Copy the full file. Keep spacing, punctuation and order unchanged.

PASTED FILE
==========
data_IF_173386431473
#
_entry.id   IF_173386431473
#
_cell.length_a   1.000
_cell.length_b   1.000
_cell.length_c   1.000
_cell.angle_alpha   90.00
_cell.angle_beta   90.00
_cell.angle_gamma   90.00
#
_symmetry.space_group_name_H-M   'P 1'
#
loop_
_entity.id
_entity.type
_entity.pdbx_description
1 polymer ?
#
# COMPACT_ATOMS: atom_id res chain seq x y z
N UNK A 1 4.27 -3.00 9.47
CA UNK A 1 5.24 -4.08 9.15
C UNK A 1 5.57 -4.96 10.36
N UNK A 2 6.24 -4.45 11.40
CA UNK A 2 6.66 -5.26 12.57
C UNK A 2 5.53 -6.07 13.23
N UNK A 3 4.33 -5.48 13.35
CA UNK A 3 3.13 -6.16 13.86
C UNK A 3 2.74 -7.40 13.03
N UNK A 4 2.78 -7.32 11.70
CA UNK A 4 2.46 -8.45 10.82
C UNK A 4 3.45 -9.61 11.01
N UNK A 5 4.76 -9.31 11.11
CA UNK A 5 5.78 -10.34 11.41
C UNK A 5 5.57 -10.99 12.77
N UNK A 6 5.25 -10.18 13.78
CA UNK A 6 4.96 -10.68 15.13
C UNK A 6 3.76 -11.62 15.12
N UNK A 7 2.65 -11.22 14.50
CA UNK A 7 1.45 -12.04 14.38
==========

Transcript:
data_IF_173386431473
#
_entry.id   IF_173386431473
#
_cell.length_a   1.000
_cell.length_b   1.000
_cell.length_c   1.000
_cell.angle_alpha   90.00
_cell.angle_beta   90.00
_cell.angle_gamma   90.00
#
_symmetry.space_group_name_H-M   'P 1'
#
loop_
_entity.id
_entity.type
_entity.pdbx_description
1 polymer ?
#
# COMPACT_ATOMS: atom_id res chain seq x y z
N UNK A 1 4.27 -3.00 9.47
CA UNK A 1 5.24 -4.08 9.15
C UNK A 1 5.57 -4.96 10.36
N UNK A 2 6.24 -4.45 11.40
CA UNK A 2 6.66 -5.26 12.57
C UNK A 2 5.53 -6.07 13.23
N UNK A 3 4.33 -5.48 13.35
CA UNK A 3 3.13 -6.16 13.86
C UNK A 3 2.74 -7.40 13.03
N UNK A 4 2.78 -7.32 11.70
CA UNK A 4 2.46 -8.45 10.82
C UNK A 4 3.45 -9.61 11.01
N UNK A 5 4.76 -9.31 11.11
CA UNK A 5 5.78 -10.34 11.41
C UNK A 5 5.57 -10.99 12.77
N UNK A 6 5.25 -10.18 13.78
CA UNK A 6 4.96 -10.68 15.13
C UNK A 6 3.76 -11.62 15.12
N UNK A 7 2.65 -11.22 14.50
CA UNK A 7 1.45 -12.04 14.38